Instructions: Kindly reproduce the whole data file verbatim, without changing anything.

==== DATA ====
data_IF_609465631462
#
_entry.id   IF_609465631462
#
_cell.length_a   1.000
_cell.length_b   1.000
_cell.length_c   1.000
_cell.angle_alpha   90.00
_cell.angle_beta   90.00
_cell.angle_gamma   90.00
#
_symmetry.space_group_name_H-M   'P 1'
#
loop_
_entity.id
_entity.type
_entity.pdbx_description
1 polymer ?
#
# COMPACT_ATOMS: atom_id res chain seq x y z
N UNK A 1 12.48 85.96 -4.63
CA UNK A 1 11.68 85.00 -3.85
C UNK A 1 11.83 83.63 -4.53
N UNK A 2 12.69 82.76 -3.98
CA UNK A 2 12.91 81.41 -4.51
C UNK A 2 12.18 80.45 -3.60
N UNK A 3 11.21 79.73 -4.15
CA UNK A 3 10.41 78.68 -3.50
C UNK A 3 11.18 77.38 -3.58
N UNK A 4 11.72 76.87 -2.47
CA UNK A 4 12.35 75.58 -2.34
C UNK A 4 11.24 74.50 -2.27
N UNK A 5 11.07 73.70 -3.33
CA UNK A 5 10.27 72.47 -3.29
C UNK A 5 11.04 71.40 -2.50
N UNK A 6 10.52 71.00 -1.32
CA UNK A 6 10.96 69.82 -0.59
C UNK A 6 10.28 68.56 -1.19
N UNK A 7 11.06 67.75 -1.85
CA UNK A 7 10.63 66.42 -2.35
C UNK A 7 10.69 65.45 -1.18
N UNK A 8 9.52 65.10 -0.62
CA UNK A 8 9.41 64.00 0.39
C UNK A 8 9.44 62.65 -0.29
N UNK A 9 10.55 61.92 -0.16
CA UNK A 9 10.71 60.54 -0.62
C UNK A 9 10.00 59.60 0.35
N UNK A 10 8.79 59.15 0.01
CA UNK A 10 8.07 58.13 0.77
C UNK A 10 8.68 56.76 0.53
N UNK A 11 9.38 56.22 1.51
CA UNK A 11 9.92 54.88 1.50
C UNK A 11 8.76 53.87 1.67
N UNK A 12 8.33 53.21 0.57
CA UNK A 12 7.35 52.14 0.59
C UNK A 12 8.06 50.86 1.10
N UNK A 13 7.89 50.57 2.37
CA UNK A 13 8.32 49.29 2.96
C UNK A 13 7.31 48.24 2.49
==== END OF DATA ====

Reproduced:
data_IF_609465631462
#
_entry.id   IF_609465631462
#
_cell.length_a   1.000
_cell.length_b   1.000
_cell.length_c   1.000
_cell.angle_alpha   90.00
_cell.angle_beta   90.00
_cell.angle_gamma   90.00
#
_symmetry.space_group_name_H-M   'P 1'
#
loop_
_entity.id
_entity.type
_entity.pdbx_description
1 polymer ?
#
# COMPACT_ATOMS: atom_id res chain seq x y z
N UNK A 1 12.48 85.96 -4.63
CA UNK A 1 11.68 85.00 -3.85
C UNK A 1 11.83 83.63 -4.53
N UNK A 2 12.69 82.76 -3.98
CA UNK A 2 12.91 81.41 -4.51
C UNK A 2 12.18 80.45 -3.60
N UNK A 3 11.21 79.73 -4.15
CA UNK A 3 10.41 78.68 -3.50
C UNK A 3 11.18 77.38 -3.58
N UNK A 4 11.72 76.87 -2.47
CA UNK A 4 12.35 75.58 -2.34
C UNK A 4 11.24 74.50 -2.27
N UNK A 5 11.07 73.70 -3.33
CA UNK A 5 10.27 72.47 -3.29
C UNK A 5 11.04 71.40 -2.50
N UNK A 6 10.52 71.00 -1.32
CA UNK A 6 10.96 69.82 -0.59
C UNK A 6 10.28 68.56 -1.19
N UNK A 7 11.06 67.75 -1.85
CA UNK A 7 10.63 66.42 -2.35
C UNK A 7 10.69 65.45 -1.18
N UNK A 8 9.52 65.10 -0.62
CA UNK A 8 9.41 64.00 0.39
C UNK A 8 9.44 62.65 -0.29
N UNK A 9 10.55 61.92 -0.16
CA UNK A 9 10.71 60.54 -0.62
C UNK A 9 10.00 59.60 0.35
N UNK A 10 8.79 59.15 0.01
CA UNK A 10 8.07 58.13 0.77
C UNK A 10 8.68 56.76 0.53
N UNK A 11 9.38 56.22 1.51
CA UNK A 11 9.92 54.88 1.50
C UNK A 11 8.76 53.87 1.67
N UNK A 12 8.33 53.21 0.57
CA UNK A 12 7.35 52.14 0.59
C UNK A 12 8.06 50.86 1.10
N UNK A 13 7.89 50.57 2.37
CA UNK A 13 8.32 49.29 2.96
C UNK A 13 7.31 48.24 2.49